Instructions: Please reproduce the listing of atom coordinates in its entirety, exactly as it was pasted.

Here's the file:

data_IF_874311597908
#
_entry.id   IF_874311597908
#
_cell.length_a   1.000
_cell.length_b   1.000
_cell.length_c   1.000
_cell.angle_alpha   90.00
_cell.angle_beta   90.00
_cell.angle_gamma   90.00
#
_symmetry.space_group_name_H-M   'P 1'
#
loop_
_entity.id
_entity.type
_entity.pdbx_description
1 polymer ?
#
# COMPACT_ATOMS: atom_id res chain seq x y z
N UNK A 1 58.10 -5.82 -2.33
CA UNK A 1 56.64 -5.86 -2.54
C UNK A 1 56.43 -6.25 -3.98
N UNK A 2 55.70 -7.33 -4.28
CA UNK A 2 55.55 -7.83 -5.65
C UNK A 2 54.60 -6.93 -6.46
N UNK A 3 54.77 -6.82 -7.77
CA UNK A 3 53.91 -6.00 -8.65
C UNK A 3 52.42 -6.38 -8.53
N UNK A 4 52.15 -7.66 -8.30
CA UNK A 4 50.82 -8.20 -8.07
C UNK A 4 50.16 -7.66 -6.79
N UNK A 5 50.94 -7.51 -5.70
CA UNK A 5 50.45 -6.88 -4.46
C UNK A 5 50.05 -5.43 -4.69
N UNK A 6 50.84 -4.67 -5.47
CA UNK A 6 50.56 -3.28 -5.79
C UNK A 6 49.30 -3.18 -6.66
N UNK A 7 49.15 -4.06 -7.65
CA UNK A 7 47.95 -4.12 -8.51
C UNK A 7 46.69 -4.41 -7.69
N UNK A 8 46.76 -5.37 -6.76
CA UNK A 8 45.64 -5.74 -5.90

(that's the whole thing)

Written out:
data_IF_874311597908
#
_entry.id   IF_874311597908
#
_cell.length_a   1.000
_cell.length_b   1.000
_cell.length_c   1.000
_cell.angle_alpha   90.00
_cell.angle_beta   90.00
_cell.angle_gamma   90.00
#
_symmetry.space_group_name_H-M   'P 1'
#
loop_
_entity.id
_entity.type
_entity.pdbx_description
1 polymer ?
#
# COMPACT_ATOMS: atom_id res chain seq x y z
N UNK A 1 58.10 -5.82 -2.33
CA UNK A 1 56.64 -5.86 -2.54
C UNK A 1 56.43 -6.25 -3.98
N UNK A 2 55.70 -7.33 -4.28
CA UNK A 2 55.55 -7.83 -5.65
C UNK A 2 54.60 -6.93 -6.46
N UNK A 3 54.77 -6.82 -7.77
CA UNK A 3 53.91 -6.00 -8.65
C UNK A 3 52.42 -6.38 -8.53
N UNK A 4 52.15 -7.66 -8.30
CA UNK A 4 50.82 -8.20 -8.07
C UNK A 4 50.16 -7.66 -6.79
N UNK A 5 50.94 -7.51 -5.70
CA UNK A 5 50.45 -6.88 -4.46
C UNK A 5 50.05 -5.43 -4.69
N UNK A 6 50.84 -4.67 -5.47
CA UNK A 6 50.56 -3.28 -5.79
C UNK A 6 49.30 -3.18 -6.66
N UNK A 7 49.15 -4.06 -7.65
CA UNK A 7 47.95 -4.12 -8.51
C UNK A 7 46.69 -4.41 -7.69
N UNK A 8 46.76 -5.37 -6.76
CA UNK A 8 45.64 -5.74 -5.90